”We try not to take too many country bets with this strategy; the goal is to really make the factor and ESG work and not necessarily country bets,” says Mr. Vachon. His fund is down 14.82 per cent so far this year, as of Nov. 8 and returned 3.60 per cent in 2021. Its benchmark, the Scientific Beta Desjardins Emerging RI Low Carbon Multifactor Index, is down 14.3 per cent this year as of Nov. 8 and rose 4.7 per cent in 2021.
While the geopolitical environment appears grim today, Desjardins is optimistic about its future as an investment.
“Emerging markets are very cheap on a relative basis to developed markets, like they were in 2002,” says Jean-Pierre Couture, an economist and senior portfolio manager with DGAM. “Looking at valuations, it is the best in 20 years and despite all the narrative on the political side, there is no de-globalization. Global trade is increasing more rapidly than global GDP.”
The Montreal-based economist noted that China’s leader Xi Jinping acknowledged at the recent five-year Communist Party congress that the country needs to avoid the “middle-income trap” and would require foreign financing – and continued ties to the west – to accomplish that feat.
A final fact that could support an EM bounce back, he says, is that institutional investor holdings in emerging markets from the Western world are incredibly low, which suggests much of the bad news has already been priced in.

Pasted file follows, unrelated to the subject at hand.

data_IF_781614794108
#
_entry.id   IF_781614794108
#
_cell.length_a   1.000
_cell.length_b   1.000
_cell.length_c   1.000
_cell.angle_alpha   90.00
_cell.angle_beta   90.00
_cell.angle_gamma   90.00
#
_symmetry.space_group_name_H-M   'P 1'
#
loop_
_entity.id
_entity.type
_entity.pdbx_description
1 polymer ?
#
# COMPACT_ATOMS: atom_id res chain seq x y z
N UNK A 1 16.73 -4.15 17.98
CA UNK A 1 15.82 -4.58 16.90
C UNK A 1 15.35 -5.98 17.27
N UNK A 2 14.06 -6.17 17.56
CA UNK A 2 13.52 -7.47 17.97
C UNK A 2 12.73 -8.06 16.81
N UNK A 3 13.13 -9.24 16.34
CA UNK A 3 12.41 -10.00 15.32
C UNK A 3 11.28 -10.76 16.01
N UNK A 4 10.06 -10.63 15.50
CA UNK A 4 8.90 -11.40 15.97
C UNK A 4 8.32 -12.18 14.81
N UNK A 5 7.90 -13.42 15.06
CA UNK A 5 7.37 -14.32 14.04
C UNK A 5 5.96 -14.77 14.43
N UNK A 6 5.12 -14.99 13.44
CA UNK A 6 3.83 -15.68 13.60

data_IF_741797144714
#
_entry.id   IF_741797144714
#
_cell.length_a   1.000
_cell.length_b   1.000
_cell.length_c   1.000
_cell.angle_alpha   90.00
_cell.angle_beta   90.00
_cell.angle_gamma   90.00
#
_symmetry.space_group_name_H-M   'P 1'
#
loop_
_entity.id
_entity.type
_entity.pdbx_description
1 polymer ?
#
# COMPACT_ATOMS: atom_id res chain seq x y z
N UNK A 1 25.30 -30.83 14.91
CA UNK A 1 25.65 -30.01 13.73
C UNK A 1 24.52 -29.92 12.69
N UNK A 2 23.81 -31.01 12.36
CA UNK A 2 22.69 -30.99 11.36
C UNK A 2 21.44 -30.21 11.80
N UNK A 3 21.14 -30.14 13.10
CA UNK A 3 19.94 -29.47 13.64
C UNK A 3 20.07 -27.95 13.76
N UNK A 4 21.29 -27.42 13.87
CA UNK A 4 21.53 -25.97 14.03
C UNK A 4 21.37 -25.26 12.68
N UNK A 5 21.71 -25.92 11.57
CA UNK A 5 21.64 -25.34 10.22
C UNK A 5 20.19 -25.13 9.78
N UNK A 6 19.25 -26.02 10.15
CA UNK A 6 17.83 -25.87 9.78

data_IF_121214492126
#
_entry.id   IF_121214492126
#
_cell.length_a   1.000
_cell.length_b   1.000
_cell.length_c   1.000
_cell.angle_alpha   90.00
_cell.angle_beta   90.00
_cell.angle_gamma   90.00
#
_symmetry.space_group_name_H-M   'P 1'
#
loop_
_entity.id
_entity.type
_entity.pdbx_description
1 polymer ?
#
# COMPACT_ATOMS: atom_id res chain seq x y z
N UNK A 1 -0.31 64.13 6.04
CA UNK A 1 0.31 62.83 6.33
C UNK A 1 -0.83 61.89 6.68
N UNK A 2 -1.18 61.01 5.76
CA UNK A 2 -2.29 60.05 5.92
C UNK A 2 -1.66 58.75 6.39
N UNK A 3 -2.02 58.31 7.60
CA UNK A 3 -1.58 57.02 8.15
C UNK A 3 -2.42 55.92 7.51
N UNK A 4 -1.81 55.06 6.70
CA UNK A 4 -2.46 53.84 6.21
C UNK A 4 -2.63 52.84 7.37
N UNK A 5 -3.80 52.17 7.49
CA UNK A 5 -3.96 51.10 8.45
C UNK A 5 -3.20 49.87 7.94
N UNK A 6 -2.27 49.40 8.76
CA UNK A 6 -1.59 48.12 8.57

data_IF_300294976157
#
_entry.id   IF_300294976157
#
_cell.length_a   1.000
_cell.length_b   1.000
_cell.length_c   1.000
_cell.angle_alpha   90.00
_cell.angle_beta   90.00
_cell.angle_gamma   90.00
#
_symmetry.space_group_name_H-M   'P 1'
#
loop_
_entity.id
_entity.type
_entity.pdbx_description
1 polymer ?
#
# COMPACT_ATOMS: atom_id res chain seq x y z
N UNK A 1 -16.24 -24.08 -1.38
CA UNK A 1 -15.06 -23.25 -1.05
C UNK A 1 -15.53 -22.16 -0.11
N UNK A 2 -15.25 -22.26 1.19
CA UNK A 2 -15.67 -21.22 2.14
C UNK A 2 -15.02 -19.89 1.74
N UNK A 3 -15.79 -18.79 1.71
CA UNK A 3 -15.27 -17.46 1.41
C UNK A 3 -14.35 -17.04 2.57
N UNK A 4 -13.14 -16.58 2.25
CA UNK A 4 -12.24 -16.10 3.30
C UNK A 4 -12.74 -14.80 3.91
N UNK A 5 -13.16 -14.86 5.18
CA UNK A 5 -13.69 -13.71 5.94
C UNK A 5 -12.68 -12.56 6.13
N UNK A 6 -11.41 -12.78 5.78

“Of course, if you wait until everything is clear for EM, you will miss most of the recovery in emerging markets,” Mr. Couture argues.
Still, EM can be unpredictable for even the most experienced investor. Each country is unique and can make sudden political or regulatory changes (such as China’s recent zero-COVID lockdowns).
EM is “a very challenging segment, but one that has a lot of potential over the long term as these companies, their consumers evolve, their GDP starts growing to significant levels,” says Terry Dimock, head portfolio manager with National Bank Investments.
“Also understanding the diversity of these countries, China and India are two of the bigger ones with very, very different dynamics and companies,” says the Montreal-based Mr. Dimock, whose firm won Lipper Awards recognition for its NBI Diversified Emerging Markets Equity Series fund for its three-year performance.
The fund is down more than 20 per cent year to date as of Nov. 8. It lost 6.5 per cent in 2021 and gained 36.5 per cent in 2020. By comparison, its MSCI Emerging Markets Total Return Net Index benchmark is down 20.4 per cent this year and was down 3.4 per cent in 2021.
The National Bank fund features sub-managers, including “big data” specialist Goldman Sachs Asset Management in New York and research-driven stock picker Newton Investment Management in the U.K.
“We felt the diversification of two managers, one which had more positions and was looking for singles and doubles and one with really deep fundamental information, really protected us on the downside,” he says.
“You want to avoid those pitfalls. Things change quickly [with] a less mature market, and corrections can definitely hurt significantly.”